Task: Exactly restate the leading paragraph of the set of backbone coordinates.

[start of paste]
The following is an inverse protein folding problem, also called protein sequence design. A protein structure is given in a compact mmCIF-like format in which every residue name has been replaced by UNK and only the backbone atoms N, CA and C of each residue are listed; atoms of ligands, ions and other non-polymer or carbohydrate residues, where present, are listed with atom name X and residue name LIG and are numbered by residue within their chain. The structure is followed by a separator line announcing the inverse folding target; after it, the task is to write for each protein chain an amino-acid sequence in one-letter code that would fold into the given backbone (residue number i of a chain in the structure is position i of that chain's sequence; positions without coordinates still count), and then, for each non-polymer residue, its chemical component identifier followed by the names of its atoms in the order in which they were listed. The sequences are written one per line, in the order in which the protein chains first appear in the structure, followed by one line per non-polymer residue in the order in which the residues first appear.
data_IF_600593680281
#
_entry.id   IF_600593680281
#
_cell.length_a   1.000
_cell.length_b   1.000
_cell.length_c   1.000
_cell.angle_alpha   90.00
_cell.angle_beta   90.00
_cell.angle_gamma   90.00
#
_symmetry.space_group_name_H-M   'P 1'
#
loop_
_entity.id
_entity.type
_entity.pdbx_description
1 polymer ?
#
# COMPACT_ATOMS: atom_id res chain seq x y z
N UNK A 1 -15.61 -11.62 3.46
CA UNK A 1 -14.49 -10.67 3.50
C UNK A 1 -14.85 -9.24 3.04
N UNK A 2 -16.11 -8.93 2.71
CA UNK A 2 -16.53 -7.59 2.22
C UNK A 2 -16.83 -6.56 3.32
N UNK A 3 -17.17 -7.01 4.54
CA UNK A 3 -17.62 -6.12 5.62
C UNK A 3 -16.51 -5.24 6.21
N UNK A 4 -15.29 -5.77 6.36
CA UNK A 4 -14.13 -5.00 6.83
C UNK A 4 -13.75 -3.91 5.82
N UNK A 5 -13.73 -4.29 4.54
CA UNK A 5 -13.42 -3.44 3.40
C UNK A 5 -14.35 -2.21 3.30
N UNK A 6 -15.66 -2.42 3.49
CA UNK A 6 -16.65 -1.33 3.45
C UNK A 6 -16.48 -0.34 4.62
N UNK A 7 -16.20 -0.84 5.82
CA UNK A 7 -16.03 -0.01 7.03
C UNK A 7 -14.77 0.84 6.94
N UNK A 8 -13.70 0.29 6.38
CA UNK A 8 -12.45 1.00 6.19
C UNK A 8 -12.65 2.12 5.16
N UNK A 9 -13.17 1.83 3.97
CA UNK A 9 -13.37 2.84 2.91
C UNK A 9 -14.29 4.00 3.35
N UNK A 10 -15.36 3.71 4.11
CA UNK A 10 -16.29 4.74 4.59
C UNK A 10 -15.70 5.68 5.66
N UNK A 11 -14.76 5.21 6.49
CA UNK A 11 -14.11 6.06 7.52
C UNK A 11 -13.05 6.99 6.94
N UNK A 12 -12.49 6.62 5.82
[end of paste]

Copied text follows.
The following is an inverse protein folding problem, also called protein sequence design. A protein structure is given in a compact mmCIF-like format in which every residue name has been replaced by UNK and only the backbone atoms N, CA and C of each residue are listed; atoms of ligands, ions and other non-polymer or carbohydrate residues, where present, are listed with atom name X and residue name LIG and are numbered by residue within their chain. The structure is followed by a separator line announcing the inverse folding target; after it, the task is to write for each protein chain an amino-acid sequence in one-letter code that would fold into the given backbone (residue number i of a chain in the structure is position i of that chain's sequence; positions without coordinates still count), and then, for each non-polymer residue, its chemical component identifier followed by the names of its atoms in the order in which they were listed. The sequences are written one per line, in the order in which the protein chains first appear in the structure, followed by one line per non-polymer residue in the order in which the residues first appear.